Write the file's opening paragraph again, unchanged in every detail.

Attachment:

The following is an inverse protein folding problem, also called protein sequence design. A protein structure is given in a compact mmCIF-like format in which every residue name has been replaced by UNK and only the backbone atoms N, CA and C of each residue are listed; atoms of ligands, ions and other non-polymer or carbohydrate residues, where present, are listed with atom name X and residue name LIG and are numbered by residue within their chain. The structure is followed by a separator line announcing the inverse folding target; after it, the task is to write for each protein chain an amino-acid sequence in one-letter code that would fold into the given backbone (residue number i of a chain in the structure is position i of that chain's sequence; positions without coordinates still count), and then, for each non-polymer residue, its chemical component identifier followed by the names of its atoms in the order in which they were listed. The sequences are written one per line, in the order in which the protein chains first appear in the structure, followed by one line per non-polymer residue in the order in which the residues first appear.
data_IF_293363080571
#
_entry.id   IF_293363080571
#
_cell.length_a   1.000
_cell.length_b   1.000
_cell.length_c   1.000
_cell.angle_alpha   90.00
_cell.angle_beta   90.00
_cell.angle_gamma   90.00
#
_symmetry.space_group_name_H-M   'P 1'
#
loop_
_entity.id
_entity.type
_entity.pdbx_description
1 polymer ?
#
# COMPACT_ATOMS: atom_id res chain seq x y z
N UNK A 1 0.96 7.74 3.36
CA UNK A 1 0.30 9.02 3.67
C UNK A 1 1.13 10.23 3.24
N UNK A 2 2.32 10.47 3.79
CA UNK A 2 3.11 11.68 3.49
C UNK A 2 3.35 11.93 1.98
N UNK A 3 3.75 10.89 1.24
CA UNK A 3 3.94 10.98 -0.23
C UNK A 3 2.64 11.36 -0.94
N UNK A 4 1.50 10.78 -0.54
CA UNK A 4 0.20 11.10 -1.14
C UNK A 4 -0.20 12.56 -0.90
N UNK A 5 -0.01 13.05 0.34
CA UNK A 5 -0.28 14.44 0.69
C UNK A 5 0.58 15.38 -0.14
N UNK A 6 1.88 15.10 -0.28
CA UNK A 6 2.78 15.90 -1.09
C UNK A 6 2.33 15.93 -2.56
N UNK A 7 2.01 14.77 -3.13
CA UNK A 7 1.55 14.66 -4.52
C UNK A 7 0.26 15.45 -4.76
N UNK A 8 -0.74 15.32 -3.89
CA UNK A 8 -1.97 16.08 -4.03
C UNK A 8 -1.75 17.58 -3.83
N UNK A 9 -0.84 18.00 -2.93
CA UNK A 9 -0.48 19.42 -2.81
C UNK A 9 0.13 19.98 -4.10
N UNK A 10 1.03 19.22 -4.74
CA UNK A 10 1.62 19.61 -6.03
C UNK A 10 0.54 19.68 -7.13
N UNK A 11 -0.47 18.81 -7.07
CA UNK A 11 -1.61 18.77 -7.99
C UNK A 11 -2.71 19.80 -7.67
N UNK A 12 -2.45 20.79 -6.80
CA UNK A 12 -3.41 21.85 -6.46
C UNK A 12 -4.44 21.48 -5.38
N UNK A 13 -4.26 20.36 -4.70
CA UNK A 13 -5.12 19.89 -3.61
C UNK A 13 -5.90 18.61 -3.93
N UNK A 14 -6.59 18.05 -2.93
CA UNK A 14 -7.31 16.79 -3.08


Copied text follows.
The following is an inverse protein folding problem, also called protein sequence design. A protein structure is given in a compact mmCIF-like format in which every residue name has been replaced by UNK and only the backbone atoms N, CA and C of each residue are listed; atoms of ligands, ions and other non-polymer or carbohydrate residues, where present, are listed with atom name X and residue name LIG and are numbered by residue within their chain. The structure is followed by a separator line announcing the inverse folding target; after it, the task is to write for each protein chain an amino-acid sequence in one-letter code that would fold into the given backbone (residue number i of a chain in the structure is position i of that chain's sequence; positions without coordinates still count), and then, for each non-polymer residue, its chemical component identifier followed by the names of its atoms in the order in which they were listed. The sequences are written one per line, in the order in which the protein chains first appear in the structure, followed by one line per non-polymer residue in the order in which the residues first appear.